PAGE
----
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Veronika can’t wait to break free from “pillowville” (the name I have for the way I currently block her in the playroom with pillows; it’s time to buy baby gates!), and she’s trying to scale the pillows constantly. Today I set up a few obstacle courses to develop her gross motor skills, and boy did she have a blast.

First, I placed a very low obstacle in the center of the playroom with a few toys on top.

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This is lower than couch cushions, so it was great practice for getting her knees up and onto the top, the last piece of the puzzle for her to work out.

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She was so proud when she reached the toys!

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You can make a similar “obstacle course” for any early crawler with low pillows or bean bags to crawl across. Toys at the end as incentive always help!

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Next up was more of a cerebral obstacle course. I had her practice zigging and zagging across the room by placing a series of enticing toys.

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First she crawled to bean bags hidden under cups.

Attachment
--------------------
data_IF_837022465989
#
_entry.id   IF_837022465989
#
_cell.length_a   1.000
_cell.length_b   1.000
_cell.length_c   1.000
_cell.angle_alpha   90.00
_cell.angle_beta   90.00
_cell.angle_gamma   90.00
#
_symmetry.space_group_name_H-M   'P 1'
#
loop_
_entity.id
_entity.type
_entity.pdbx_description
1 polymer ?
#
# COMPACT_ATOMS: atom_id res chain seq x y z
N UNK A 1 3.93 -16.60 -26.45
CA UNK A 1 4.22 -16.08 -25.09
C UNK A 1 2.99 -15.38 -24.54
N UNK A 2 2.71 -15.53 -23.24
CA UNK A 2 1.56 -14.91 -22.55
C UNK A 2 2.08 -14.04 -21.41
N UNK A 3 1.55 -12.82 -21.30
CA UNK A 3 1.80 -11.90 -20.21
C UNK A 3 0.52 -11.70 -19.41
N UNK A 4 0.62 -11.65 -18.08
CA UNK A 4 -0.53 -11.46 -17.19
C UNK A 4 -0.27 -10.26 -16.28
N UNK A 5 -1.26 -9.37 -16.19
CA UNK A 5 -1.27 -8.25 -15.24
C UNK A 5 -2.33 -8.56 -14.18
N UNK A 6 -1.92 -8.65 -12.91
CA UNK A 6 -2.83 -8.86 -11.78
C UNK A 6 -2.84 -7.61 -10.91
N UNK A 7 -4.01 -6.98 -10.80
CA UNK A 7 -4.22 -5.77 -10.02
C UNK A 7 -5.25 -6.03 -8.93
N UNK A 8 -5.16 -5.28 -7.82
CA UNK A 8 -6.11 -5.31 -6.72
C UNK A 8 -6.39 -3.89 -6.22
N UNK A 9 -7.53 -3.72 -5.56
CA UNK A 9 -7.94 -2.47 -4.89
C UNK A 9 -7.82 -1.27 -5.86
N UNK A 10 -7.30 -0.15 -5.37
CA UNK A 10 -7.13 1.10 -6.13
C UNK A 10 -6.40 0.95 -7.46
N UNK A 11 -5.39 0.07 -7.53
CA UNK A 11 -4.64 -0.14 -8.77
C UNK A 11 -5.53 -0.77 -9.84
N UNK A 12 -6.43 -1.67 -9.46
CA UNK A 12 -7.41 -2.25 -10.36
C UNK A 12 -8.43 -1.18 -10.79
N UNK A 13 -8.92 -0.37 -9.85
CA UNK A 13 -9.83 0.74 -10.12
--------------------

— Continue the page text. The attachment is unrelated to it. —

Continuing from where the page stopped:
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Then she had to zig to a tower of blocks.

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A current favorite music box toy was up next. She made a beeline for it.

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She probably would happily have stopped there…

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…so I moved it to the final point of her “maze” too. As she moved towards each group of objects, we also worked on language development. “Come get the blue bean bag!” “Can you get the square block?” The activity also builds math skills, believe it or not (the geometry of zigging and zagging) and fine motor skills as baby plays with each toy along the way.

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Finally, it was time for the big girl obstacle course! For this one, I set up the couch cushions so they formed “steps” and “ramps.” I did all of this over a soft floor mat, and added blankets along the sides as added protection against any rolls.